I’m no professional music critic, but judging by the undivided attention paid by the smartphone carrying crowd, it was clear Blair and Warner were onto something. The sound had feeling, depth, complexity, and the lyrics were clear, compelling, thought provoking. It wasn’t Bob Dylan in the Greenwich Village in 1962, but it was most definitely Andrew Blair at the Red Devil Lounge in 2011.

Fast forward to 2012 and I (shamefully) still haven’t paid a dime for Andrew Blair’s music. I probably should have by now, especially when one considers how much time I’ve spent soaking in the lyrics of “Live at Red Devil Lounge”. The 12 song album is chock full of ballads that challenge the listener to follow along with the poignant lyrics while letting one’s mind wander among an array of folksy sounds. If my iPhone’s ever-dying battery could be traced back to a particular culprit, streaming “Live at Red Devil Lounge” would most definitely be it.

I may never be able to fully recreate that spring San Franciscan night, but this live album certainly gives justice to the live version. Between-song banter by Blair including comments such as, “It’s like a giant living room in here.” “Good enough for government work.” And a sarcastic “Oh yeah, we have all kinds of merch in the back,” seem to add a degree of realism to an already real collection of songs.

In “Anchor”, the second song on “Live at Red Devil Lounge”, Blair carries out an acoustically riveting 70 second instrumental before the first lyric is uttered. Then the lyrics take hold and the acoustics mesh beautifully with Warner in the background and Blair’s vocals at the forefront.

“Pack the glances in the mirror in a suitcase tight
blowing smoke rings under water as the heat sits still
look hard at the ones who left, and the ones who will
grab an anchor and leap overboard, but do it right
this empty ship is sinking, hold on tight,
a long hard night…”

“The Lost and I” is my favorite track on the album, even if Blair forgets the words in the middle of the song. He hums the forgotten verse more than adequately, wrapping it up with, “The words. Have lost. Me.” The song is upbeat throughout, arguably the most jovial on the album. This doesn’t stop Blair from lamenting toward the end of the track.

“For the last two weeks I’ve had strangers say to me, ‘Hey you look tired.’
I stare down at my feet, fold my tongue and barely squeak, ‘Well maybe so.’”

“Mask” again highlights Blair’s talent as a singer-songwriter. A favorite of the Red Devil crowd, the song opens with the harmonica, a harmonica that stays relevant throughout the heartfelt song. Blair extends his vocal range toward the end of the song, drawing a well deserved uproar in applause from the Polk Street Faithful.

“She sat back down, and brought her eyes, to the bar
Condensation drips down the glass
Oh dear god I felt like I’d come so far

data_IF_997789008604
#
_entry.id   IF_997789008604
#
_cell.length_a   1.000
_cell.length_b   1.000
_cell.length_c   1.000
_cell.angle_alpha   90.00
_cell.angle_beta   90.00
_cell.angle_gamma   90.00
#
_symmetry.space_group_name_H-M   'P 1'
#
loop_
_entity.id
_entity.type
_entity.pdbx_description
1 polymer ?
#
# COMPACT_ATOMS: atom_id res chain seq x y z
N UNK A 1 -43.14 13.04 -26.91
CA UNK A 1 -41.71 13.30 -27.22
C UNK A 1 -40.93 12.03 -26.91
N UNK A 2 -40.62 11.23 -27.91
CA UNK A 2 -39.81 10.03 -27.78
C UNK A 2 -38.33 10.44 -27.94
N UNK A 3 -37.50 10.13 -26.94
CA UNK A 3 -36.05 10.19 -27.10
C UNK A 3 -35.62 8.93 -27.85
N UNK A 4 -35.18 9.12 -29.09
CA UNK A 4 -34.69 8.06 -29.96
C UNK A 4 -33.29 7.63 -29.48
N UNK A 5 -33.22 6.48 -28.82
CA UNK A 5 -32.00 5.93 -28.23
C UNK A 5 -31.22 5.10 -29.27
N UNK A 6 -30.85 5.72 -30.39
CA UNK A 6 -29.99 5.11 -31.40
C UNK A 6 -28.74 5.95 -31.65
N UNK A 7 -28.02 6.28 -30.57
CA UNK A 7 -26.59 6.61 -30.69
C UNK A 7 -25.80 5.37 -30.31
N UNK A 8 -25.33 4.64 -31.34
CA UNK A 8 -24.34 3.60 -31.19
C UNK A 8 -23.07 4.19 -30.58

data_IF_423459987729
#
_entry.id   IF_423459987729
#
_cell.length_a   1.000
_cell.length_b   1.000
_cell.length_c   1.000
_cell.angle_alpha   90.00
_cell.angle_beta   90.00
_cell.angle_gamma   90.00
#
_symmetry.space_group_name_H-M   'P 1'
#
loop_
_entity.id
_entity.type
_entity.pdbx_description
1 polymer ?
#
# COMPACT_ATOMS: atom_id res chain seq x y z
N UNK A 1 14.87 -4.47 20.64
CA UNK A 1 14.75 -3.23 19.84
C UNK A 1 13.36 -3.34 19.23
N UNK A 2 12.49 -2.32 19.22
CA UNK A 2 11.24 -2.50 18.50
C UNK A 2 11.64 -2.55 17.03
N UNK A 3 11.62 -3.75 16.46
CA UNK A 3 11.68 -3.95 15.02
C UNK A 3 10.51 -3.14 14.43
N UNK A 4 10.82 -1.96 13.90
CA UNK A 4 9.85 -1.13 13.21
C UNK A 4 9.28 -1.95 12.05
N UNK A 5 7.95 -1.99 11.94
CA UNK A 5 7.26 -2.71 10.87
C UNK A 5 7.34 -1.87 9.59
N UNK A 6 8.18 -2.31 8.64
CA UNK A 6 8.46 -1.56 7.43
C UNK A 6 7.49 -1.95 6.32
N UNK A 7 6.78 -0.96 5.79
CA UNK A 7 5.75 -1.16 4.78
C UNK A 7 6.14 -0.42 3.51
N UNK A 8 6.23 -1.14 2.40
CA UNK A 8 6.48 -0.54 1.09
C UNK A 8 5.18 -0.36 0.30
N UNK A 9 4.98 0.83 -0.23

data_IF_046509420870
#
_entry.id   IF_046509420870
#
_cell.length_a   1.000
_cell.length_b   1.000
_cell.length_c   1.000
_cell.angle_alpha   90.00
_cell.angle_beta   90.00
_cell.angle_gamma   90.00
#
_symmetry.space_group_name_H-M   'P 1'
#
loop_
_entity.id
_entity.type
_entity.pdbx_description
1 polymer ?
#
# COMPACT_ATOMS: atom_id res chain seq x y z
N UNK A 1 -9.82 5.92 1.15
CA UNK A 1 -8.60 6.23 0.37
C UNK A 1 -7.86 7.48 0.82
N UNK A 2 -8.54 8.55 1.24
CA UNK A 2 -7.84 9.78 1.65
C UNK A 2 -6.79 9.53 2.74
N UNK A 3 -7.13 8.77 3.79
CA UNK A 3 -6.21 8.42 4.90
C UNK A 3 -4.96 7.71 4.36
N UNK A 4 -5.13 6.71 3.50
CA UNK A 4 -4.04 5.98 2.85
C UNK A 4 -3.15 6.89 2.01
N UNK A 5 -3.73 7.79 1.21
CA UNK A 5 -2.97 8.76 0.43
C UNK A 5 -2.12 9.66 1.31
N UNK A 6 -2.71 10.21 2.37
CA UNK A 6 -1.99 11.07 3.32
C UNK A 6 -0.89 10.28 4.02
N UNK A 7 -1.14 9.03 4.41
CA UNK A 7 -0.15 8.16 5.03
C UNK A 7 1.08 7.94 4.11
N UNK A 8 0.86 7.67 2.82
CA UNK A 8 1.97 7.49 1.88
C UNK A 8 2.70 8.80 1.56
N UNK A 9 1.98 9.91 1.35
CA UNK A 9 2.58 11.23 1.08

Conversations happen so fast”
“And then I stumbled, and brought my hand down in the sun
My stomach grumbled, and a fire began to burn
It burned along the wall, I’d built up so tall
Douse that fire with black cats and kerosene
You laugh, but you all know exactly what I mean.”

Other songs on “Live at Red Devil Lounge” that leave a lasting impression include “Animal”, “Tampa to Tulsa”, and “Cry a Lake”. All three bring original sounds and memorable lyrics. Says Blair in “Cry a Lake”, a song written by friend Adam Yas,

“You’re never gonna believe, my self-fulfilling prophecy
I dream that it happens and it does
I’m on my last four legs, not breathin’ but I’m your friend”

Blair’s songwriting prowess revealed on “Live at Red Devil Lounge” successfully laid the groundwork for his new musical venture, a band called “We Became Owls”. Still accompanied by Ross Warner ( a multi-instrumentalist extraordinaire who plays the mandolin, accordion, harmonica, lap steel guitar, electric guitar), the pair have added a collection of musical talent to create a more dynamic sound. Robin Ward (cello), Scott Manke (banjo, dobro, percussion), Sigal Sahar (stand up bass), and Katie Schlesinger (piano, banjo, vocals) have all hopped on board and will be rotating their talents onto the stage for “We Became Owls”.

Their first EP features old favorites “The Lost and I” and “Please Surrender” coupled with new songs:“Suitcase” and “I’m Done”. Illustrated perfectly by the ending of “I’m Done”, the added instrumentations and musical talent on stage give Blair his fullest sound yet.

An Oakland resident and avid A’s fan, Blair hopes 2012 still has some magic left to propel his latest project, and what will hopefully be an indefinite musical journey. He may not be capable of strategically marketing you to death, but he’ll be making the rounds of trusted Bay Area music venues, offering up his sounds and stories for less than an arm and a leg. Do yourself a favor and get out to see the poetry in motion. The Revolution will not be televised.

(Click here to see upcoming show dates and venues)